About Gina Lee De Freitas 

Gina Lee De Freitas has 15+ years marketing the restaurant industry. She is the Chief Operating Officer/ Partner at IMM, a digital ad agency.
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Driving Traffic Through a New Daypart – The Afternoon Snack

Burgers with different foodAs lunch traffic suffers, some restaurants are finding relief by updating menus to offer snack items.

Revenue growth – it’s what every restaurant is chasing in the face of the negative same-store sales trends plaguing the industry. At a high level, there are three primary ways that restaurants can generate revenue growth – through expansion, increasing average check value, or simply getting more people through the doors. Clearly, each of these is easier said than done.

Right now, let’s focus on that third revenue growth tactic: ways to increase traffic. One of the best ways to get more customers into your restaurant is finding a consumer need that you’re not yet addressing. Some restaurants are finding success by taking advantage of a rising trend in consumer dining needs – the shift from three square meals to focusing more on snacking.

NPD reports that in the year ending September 2016, restaurant lunch traffic declined 2% while restaurant snack visits increased by 3%. In fact, the afternoon snack outperformed all other dayparts in 2016.

What’s going on, exactly? This trend in snacking is driven primarily by younger generations, or, more accurately, consumers under the age of 35. As they’re not the types to be put in a box, Millennials want to eat when they’re hungry, not when the clock dictates that it’s lunch or dinnertime. Coca-Cola recently conducted a study on the dining habits of millennials and found that 30% eat snacks instead of a meal at least once a day.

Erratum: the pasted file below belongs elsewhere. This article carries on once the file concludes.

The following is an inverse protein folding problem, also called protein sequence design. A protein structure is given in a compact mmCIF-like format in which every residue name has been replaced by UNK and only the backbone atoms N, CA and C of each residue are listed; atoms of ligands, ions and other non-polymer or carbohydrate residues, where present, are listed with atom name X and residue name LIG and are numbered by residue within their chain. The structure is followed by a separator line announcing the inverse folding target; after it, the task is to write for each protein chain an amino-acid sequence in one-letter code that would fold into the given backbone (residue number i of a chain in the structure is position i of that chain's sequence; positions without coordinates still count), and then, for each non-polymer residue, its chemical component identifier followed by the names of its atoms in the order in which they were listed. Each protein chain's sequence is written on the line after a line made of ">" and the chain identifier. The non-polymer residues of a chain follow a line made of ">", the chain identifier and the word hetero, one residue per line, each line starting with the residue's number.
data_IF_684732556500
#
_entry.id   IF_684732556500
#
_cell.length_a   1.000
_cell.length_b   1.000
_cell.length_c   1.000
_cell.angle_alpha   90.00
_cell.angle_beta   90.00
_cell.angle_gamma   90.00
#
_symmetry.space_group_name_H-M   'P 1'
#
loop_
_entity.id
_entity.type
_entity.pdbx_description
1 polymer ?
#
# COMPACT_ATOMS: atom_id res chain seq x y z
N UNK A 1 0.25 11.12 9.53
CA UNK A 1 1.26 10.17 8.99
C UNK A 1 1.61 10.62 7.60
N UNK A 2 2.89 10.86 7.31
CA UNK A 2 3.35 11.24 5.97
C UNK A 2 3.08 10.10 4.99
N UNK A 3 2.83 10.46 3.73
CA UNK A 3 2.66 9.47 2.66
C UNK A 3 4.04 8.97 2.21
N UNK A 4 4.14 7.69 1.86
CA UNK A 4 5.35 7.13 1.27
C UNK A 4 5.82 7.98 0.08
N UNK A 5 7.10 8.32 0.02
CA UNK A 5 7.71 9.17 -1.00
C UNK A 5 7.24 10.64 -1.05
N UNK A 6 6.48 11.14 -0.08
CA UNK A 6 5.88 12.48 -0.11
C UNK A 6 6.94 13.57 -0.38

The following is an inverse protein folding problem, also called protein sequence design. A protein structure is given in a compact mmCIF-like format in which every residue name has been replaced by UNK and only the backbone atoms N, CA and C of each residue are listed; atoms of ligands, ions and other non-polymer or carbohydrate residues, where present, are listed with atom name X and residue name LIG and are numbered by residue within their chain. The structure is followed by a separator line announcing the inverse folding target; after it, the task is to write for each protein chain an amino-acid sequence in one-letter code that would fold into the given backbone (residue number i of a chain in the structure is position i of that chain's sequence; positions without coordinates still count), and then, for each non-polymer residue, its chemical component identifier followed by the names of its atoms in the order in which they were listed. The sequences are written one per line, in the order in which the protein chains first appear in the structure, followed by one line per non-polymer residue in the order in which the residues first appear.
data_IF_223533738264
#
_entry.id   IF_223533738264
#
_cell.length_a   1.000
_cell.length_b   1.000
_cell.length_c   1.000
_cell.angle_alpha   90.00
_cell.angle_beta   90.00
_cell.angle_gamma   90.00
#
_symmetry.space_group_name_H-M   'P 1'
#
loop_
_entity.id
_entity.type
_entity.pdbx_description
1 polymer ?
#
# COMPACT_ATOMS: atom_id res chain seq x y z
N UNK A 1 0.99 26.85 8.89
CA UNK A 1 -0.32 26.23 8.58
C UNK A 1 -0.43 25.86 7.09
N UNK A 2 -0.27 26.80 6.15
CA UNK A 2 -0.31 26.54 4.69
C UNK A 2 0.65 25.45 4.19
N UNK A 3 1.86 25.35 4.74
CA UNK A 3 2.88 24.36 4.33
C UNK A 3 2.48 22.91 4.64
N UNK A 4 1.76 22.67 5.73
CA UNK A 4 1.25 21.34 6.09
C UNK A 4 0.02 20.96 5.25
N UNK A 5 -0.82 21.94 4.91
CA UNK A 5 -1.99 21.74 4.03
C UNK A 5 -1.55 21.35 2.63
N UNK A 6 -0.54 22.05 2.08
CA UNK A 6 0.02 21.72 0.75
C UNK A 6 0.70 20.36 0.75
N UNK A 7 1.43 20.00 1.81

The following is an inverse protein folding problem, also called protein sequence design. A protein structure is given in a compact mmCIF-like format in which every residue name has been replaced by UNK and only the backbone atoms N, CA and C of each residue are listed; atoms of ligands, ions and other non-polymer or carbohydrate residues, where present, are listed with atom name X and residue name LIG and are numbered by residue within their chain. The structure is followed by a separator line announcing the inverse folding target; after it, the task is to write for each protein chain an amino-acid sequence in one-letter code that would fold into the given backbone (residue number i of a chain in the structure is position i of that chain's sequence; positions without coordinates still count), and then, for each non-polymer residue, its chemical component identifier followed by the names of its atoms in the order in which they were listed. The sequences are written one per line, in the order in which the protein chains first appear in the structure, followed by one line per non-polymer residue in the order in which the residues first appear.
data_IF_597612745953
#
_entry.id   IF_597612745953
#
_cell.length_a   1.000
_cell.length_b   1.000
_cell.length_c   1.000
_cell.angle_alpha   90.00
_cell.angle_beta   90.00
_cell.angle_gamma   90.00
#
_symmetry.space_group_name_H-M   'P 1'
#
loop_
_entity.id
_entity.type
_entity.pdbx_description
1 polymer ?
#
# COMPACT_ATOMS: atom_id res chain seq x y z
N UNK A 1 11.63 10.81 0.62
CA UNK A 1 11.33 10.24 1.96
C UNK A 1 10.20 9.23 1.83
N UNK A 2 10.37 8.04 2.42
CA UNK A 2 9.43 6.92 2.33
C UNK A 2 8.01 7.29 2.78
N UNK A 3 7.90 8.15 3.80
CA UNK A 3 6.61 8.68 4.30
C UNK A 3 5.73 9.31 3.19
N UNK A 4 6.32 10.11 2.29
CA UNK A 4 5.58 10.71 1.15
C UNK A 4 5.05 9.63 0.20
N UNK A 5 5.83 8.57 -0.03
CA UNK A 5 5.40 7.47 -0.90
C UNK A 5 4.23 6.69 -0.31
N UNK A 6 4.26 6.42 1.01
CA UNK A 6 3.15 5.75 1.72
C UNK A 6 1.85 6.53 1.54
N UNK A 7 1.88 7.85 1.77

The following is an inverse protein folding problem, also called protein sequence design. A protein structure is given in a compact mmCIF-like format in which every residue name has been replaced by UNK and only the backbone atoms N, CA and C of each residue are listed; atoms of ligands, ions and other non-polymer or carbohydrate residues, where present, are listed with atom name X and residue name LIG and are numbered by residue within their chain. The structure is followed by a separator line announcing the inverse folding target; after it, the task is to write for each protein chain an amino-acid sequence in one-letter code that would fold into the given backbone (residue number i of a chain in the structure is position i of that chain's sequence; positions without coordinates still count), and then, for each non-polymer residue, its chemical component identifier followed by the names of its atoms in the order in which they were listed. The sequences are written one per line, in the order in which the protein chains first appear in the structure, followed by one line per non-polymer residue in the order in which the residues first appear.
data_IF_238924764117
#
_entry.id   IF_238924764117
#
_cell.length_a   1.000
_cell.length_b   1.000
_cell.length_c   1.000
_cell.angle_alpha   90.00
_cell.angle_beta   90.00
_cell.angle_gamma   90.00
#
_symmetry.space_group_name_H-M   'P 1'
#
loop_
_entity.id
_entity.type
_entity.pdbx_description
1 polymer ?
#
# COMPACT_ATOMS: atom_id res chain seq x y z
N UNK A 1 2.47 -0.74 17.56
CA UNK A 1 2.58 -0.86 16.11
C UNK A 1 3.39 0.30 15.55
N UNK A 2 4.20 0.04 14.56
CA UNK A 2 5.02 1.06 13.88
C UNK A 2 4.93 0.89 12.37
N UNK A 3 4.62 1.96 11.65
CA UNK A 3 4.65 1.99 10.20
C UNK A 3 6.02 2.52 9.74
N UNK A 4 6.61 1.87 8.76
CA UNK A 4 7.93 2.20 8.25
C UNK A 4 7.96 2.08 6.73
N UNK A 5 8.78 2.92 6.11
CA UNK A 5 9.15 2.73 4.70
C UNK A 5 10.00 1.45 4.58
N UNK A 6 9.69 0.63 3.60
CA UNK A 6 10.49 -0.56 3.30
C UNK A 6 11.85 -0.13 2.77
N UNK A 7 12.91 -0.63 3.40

So, what does this mean for you and your restaurant? First, this is definitely going to matter the most for limited service restaurants, since snacks typically aren’t a full-on sit-down-and-stay-awhile affair. If that’s you, then it’s time to consider tweaking your menu to provide options for those who are just looking for a snack.

The most common food items purchased as an afternoon snack are burgers, chicken sandwiches, fries, chips, ice cream, candy and cookies. These are typically purchased alongside coffee, bottled water, juice or soft drinks. Consider adding smaller versions of your existing menu items, starting with burgers, sandwiches and fries. Pita Pit has seen success doing exactly that with their pita sandwiches. Snack-sized value offers, like a meal deal that includes a cookie or a drink, would also perform well during this time.

Of course, simply updating your menu isn’t enough. Once that’s done, you have to get the word out! Strong offers, like freebies or BOGO deals, are great ways to drive trial of new menu items. Regardless of budget, every restaurant can (and should) make sure their existing customers are aware of the change. Social, email and in-store POP are smart and effective ways to do this without breaking the bank.

Since you’re talking to a younger audience, have some fun with the snacking daypart and build a campaign around your new menu reveal.

About Gina Lee De Freitas